The December issue of Political Report offers a distilled picture of public opinion on the American Dream.
Covering a political story today? Here’s the latest from AEI’s political corner experts.
Americans, by and large, believe that they can achieve their own version of the American Dream, and it is a personal vision. This view has changed little over the past 30 years.
What exactly are Americans saying about the American Dream and how have their views of it changed over time? Do Americans believe the dream is endangered? The answers are more complicated than one might think.
This week, the Senate Intelligence Committee released the much anticipated and highly controversial report on the CIA’s use of enhanced interrogation techniques to extract information from prisoners. AEI scholars are weighing in on multiple facets of the debate, from American public opinion, to the validity of the report’s findings, to the potential national security risks related to the report’s release.
When thinking about torture, American public opinion appears to be a combination of idealism and realism. While Americans find the practices abhorrent and barbaric, most are unwilling to rule them out completely.
One is tempted to say “same old, same old” when reviewing what we learned from the polls in 2014, but that isn’t the full story.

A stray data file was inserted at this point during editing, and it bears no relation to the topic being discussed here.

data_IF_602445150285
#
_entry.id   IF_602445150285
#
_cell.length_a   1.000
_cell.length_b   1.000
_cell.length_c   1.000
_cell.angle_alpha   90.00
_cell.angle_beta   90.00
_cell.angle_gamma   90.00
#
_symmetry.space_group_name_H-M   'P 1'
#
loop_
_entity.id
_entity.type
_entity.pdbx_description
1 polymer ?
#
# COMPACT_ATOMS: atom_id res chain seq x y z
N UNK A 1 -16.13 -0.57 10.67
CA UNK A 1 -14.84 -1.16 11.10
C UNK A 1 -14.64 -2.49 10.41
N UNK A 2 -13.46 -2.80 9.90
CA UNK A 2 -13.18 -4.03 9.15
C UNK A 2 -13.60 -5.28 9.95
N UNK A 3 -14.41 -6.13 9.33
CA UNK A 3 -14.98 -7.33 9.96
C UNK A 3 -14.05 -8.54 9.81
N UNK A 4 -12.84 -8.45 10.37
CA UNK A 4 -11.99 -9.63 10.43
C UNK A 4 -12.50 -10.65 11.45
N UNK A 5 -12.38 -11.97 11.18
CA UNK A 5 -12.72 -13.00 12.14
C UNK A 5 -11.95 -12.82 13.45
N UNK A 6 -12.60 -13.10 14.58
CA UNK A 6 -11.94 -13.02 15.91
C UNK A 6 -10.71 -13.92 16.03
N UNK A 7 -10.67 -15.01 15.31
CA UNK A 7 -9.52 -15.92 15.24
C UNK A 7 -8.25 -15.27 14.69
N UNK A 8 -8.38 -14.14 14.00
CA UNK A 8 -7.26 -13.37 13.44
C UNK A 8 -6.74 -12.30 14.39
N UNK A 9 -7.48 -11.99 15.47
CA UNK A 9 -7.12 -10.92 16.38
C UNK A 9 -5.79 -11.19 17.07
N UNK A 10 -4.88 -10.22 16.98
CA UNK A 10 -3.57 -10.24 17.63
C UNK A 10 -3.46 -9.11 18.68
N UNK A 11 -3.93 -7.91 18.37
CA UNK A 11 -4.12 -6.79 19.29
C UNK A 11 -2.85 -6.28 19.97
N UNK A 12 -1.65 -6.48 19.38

Americans want their leaders to be willing to meet with leaders of hostile or unfriendly countries to the US, but they also view preventing the spread of nuclear weapons as a very important foreign policy goal. They say the nuclear program in Iran, a country that most view as unfriendly or an enemy, is a ‘critical threat’ to the US.
The November issue of AEI’s Political Report provides a comprehensive picture of what voters had to say on Election Day, featuring exit-poll data from national House races since 1986.
What do the November election results mean for Congress and the 2016 presidential race? Seasoned political scholars give us their take in an election analysis you cannot afford to miss.
The President needs to decide how to work with the GOP majority in congress. President Obama’s low approval ratings also may have affected the general public’s view of the democratic party.